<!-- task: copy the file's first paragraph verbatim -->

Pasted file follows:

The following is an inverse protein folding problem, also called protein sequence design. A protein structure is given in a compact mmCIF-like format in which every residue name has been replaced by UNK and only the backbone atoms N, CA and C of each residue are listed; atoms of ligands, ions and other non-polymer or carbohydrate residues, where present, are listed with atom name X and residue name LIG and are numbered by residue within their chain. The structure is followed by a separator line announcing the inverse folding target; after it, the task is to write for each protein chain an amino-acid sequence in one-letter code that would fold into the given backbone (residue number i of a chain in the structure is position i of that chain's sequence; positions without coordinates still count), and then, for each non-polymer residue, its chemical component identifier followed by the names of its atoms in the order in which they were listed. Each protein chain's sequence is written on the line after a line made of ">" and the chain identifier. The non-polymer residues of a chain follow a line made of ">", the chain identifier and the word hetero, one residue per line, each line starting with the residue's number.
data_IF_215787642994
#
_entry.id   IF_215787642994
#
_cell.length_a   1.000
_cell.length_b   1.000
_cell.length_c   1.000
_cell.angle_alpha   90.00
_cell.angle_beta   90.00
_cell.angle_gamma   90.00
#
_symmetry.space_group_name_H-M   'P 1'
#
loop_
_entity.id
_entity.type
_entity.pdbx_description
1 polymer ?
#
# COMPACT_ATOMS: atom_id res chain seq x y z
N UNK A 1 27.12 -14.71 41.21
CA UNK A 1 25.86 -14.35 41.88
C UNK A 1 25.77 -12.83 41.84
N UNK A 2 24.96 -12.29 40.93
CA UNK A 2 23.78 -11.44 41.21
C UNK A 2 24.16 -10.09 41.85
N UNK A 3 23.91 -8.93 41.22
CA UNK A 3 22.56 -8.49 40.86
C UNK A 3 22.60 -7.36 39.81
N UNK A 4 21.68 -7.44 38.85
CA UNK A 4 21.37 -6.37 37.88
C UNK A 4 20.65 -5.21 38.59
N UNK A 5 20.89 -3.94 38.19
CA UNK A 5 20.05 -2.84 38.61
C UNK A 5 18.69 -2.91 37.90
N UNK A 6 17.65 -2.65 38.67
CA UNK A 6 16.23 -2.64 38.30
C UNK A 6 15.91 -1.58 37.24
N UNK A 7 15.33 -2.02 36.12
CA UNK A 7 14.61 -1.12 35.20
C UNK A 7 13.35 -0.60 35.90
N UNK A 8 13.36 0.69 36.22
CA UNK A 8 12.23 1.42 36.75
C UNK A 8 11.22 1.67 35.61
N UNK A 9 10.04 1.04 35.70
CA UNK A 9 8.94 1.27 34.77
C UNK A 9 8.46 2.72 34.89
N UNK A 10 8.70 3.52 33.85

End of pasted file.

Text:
The following is an inverse protein folding problem, also called protein sequence design. A protein structure is given in a compact mmCIF-like format in which every residue name has been replaced by UNK and only the backbone atoms N, CA and C of each residue are listed; atoms of ligands, ions and other non-polymer or carbohydrate residues, where present, are listed with atom name X and residue name LIG and are numbered by residue within their chain. The structure is followed by a separator line announcing the inverse folding target; after it, the task is to write for each protein chain an amino-acid sequence in one-letter code that would fold into the given backbone (residue number i of a chain in the structure is position i of that chain's sequence; positions without coordinates still count), and then, for each non-polymer residue, its chemical component identifier followed by the names of its atoms in the order in which they were listed. Each protein chain's sequence is written on the line after a line made of ">" and the chain identifier. The non-polymer residues of a chain follow a line made of ">", the chain identifier and the word hetero, one residue per line, each line starting with the residue's number.